The main users of such an agreement are usually monetary authorities, financial institutions, investment fund companies, sovereign wealth funds, commercial banks, pension funds, insurance companies, etc. Reverse rest is mainly used by monetary authorities to obtain money from the banking system and to reduce or prohibit the increase in liquidity in the market in order to control the money supply in the economy. As a general rule, deposits are only provided on highly liquis securities that can be easily sold if the seller of the securities does not repurchase them on the due date. Most repurchase transactions are carried out on high-yield fixed-rate securities such as AAA-rated government bonds. Deposits can therefore be used to finance the purchase of bonds, such as the use of a margin credit to finance the acquisition of shares. Reverse deposits can be used to sell bonds (such as a stock loan) if the view is that the price of the loan is likely to fall. In this case, the purchaser of the securities, at the beginning of the retro-consumption, sells them on the bond market instead of holding them and buys them back shortly before the expiration of the re-pension. Deposits have many advantages; For security buyers, they can place cash for a period of time – compared to the night, 30, 60 and 90 day options that can be offered by banks or financial instruments. Second, pension loans are covered by very high quality liquid securities, which makes them relatively safe. The repurchase agreement (repo or PR) and the repurchase agreement (RRP) are two key instruments used by many large financial institutions, banks and some companies.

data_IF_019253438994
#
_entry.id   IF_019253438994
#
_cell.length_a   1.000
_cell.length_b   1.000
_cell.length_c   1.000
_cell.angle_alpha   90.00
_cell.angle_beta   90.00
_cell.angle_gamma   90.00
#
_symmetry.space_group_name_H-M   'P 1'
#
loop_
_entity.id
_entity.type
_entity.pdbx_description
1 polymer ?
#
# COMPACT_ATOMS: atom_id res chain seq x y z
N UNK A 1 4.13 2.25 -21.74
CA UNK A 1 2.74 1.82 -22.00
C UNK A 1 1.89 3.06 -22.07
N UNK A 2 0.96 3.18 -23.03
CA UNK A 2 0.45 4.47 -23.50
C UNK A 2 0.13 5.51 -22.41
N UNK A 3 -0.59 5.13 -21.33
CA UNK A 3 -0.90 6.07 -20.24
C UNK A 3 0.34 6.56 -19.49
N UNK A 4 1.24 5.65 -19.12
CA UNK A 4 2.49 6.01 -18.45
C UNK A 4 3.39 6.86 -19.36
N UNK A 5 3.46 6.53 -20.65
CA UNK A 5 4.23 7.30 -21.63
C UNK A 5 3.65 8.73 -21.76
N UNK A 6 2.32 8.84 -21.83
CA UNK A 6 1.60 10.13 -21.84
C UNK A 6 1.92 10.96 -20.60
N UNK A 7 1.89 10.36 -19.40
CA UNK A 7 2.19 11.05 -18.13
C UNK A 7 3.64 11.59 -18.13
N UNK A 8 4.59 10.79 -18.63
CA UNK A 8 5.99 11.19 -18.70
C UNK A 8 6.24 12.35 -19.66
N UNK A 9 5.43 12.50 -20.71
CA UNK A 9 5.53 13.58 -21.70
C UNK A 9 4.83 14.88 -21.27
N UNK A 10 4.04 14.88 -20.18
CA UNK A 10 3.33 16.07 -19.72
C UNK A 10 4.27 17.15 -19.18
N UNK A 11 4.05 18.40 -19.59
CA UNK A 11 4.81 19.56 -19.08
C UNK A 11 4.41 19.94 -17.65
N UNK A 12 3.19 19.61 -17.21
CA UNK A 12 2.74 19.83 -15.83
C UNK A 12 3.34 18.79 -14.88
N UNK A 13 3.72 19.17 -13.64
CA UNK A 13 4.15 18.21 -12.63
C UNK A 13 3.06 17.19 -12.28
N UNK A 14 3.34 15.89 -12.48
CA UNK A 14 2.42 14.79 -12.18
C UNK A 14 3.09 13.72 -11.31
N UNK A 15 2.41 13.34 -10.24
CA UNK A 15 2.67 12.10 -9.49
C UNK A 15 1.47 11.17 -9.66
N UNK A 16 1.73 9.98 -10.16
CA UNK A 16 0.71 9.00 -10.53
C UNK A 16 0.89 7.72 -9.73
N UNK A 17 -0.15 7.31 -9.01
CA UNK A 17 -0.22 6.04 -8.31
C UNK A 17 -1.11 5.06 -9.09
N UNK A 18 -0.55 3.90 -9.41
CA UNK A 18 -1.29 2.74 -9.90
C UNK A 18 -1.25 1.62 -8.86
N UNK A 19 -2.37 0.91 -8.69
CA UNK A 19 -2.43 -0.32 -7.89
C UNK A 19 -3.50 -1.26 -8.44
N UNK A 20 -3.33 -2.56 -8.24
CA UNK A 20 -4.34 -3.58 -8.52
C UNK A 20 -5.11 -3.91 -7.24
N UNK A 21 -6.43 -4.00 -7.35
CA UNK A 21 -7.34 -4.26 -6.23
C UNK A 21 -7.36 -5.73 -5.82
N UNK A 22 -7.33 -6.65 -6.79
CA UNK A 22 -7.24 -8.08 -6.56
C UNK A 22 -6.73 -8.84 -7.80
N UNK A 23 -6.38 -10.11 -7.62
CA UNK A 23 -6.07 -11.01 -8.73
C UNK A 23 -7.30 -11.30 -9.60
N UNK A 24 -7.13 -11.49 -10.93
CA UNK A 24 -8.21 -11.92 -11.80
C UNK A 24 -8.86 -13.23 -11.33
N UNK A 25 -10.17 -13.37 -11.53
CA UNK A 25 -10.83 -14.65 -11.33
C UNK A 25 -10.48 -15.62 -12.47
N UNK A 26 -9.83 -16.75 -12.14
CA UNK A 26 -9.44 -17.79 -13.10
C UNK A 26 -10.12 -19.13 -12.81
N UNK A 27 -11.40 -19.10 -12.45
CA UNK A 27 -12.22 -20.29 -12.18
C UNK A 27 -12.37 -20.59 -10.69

These short-term agreements provide temporary lending opportunities that contribute to the financing of day-to-day operations. The Federal Reserve also uses pension and auto-repo agreements as a method of controlling the money supply. Since the advent of COVID-19, the Fed has significantly increased the volume of its repo operations in order to bring money to money markets. The Fed facility provides primary traders with liquidity in exchange for cash and other government-guaranteed securities. Before the coronavirus turmoil was put on the market, the Fed offered $100 billion in overnight pension and $20 billion in two-week repo. On March 9, the company was launched with a deposit of $175 billion over two weeks and $45 billion in two weeks of repo. On March 12, the Fed announced a huge expansion. It is now on a weekly basis offering much longer terms: $500 billion for a pension month and $500 billion for three months. On March 17, at least for a period, it also greatly increased the night pension offered.